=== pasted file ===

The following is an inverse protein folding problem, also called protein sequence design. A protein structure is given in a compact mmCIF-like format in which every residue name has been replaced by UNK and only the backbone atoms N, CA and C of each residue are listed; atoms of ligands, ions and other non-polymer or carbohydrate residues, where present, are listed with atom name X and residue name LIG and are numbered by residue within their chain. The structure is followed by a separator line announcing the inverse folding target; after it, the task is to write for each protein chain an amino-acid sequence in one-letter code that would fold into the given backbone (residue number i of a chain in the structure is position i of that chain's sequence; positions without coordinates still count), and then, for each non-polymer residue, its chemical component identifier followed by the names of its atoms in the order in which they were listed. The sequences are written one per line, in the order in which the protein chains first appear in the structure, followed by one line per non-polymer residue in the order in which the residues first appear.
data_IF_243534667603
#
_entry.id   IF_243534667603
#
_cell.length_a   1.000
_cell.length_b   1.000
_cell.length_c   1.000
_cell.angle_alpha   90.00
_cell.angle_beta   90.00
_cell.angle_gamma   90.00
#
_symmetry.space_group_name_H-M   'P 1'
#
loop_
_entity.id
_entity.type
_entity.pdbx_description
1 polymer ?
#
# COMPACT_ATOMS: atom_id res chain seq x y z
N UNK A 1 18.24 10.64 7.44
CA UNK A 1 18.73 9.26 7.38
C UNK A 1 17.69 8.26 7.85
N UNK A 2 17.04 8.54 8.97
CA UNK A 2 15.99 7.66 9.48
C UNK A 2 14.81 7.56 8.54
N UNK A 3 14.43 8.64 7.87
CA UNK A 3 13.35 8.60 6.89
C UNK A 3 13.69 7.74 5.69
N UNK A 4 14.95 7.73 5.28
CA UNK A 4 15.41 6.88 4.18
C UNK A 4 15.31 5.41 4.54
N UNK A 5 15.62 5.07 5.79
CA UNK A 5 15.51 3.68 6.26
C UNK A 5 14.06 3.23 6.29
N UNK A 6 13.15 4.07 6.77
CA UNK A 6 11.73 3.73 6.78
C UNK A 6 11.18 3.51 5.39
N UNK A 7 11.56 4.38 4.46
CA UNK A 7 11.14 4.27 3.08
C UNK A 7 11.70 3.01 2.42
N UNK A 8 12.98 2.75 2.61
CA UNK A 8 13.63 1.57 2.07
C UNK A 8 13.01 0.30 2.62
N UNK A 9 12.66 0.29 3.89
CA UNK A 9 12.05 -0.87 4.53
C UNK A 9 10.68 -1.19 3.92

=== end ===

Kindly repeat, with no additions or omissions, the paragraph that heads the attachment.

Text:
The following is an inverse protein folding problem, also called protein sequence design. A protein structure is given in a compact mmCIF-like format in which every residue name has been replaced by UNK and only the backbone atoms N, CA and C of each residue are listed; atoms of ligands, ions and other non-polymer or carbohydrate residues, where present, are listed with atom name X and residue name LIG and are numbered by residue within their chain. The structure is followed by a separator line announcing the inverse folding target; after it, the task is to write for each protein chain an amino-acid sequence in one-letter code that would fold into the given backbone (residue number i of a chain in the structure is position i of that chain's sequence; positions without coordinates still count), and then, for each non-polymer residue, its chemical component identifier followed by the names of its atoms in the order in which they were listed. The sequences are written one per line, in the order in which the protein chains first appear in the structure, followed by one line per non-polymer residue in the order in which the residues first appear.